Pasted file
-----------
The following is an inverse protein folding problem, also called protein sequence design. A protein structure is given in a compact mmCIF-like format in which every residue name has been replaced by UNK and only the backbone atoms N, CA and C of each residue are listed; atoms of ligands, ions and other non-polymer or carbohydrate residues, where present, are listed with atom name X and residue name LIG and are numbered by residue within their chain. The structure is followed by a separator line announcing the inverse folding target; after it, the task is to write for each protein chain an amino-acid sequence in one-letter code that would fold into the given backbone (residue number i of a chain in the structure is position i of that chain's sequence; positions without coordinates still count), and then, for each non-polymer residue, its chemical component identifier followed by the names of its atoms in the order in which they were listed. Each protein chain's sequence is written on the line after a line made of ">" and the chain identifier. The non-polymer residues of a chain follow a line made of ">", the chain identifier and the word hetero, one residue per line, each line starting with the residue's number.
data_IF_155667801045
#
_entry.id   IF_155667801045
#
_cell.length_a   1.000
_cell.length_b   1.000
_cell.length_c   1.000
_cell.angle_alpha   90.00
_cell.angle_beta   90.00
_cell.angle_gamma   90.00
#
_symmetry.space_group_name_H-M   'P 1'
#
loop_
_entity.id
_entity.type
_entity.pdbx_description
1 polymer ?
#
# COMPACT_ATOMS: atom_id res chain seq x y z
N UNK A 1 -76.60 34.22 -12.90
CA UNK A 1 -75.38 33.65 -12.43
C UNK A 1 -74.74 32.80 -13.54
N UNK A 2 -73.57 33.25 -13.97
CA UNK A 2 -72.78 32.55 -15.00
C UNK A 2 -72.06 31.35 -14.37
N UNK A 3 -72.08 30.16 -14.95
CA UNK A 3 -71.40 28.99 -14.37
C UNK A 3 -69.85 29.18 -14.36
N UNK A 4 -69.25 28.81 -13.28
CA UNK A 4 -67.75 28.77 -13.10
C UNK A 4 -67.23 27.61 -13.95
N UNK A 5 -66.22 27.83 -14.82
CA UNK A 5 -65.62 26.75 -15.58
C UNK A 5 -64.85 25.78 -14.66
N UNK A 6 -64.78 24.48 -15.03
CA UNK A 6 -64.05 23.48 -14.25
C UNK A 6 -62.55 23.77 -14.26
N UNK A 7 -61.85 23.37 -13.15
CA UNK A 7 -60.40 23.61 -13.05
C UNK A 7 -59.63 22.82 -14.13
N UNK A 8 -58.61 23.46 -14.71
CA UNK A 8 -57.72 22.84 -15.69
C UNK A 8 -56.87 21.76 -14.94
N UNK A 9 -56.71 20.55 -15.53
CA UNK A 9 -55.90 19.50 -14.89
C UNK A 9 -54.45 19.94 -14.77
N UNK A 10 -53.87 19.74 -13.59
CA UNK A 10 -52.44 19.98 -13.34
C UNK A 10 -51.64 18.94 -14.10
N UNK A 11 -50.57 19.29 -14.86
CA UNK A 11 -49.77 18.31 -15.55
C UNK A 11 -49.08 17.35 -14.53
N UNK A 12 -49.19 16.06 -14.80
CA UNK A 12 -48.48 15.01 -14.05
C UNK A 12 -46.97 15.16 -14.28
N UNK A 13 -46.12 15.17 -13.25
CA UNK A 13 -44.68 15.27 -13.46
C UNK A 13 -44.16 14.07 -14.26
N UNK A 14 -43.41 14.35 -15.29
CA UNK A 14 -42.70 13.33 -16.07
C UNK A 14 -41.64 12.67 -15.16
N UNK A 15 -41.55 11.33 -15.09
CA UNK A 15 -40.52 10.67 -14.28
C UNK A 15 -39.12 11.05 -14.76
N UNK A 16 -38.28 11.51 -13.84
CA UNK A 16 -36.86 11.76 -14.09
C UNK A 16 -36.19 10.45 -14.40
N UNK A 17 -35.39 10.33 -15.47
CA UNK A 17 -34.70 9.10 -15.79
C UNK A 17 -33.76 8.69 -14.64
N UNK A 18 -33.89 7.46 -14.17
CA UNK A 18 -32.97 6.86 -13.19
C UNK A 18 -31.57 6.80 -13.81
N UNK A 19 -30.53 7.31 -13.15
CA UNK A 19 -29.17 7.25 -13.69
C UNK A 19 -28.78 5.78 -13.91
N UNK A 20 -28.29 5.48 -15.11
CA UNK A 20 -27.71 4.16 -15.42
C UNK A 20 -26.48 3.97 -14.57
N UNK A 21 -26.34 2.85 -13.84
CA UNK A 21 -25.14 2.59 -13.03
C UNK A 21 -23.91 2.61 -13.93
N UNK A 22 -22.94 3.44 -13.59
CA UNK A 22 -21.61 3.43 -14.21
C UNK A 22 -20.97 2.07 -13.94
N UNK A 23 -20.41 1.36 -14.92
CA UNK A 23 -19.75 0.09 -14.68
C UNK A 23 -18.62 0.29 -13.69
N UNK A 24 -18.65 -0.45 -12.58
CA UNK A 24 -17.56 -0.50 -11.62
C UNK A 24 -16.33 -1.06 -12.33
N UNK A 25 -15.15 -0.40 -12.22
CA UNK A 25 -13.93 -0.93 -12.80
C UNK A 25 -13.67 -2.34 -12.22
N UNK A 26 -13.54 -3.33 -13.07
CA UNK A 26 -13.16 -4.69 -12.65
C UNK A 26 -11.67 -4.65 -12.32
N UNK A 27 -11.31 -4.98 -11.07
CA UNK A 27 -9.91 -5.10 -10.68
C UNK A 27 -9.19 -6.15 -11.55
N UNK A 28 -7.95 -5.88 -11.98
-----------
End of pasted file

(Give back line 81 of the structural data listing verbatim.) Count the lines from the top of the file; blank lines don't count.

C UNK A 20 -26.48 3.97 -14.57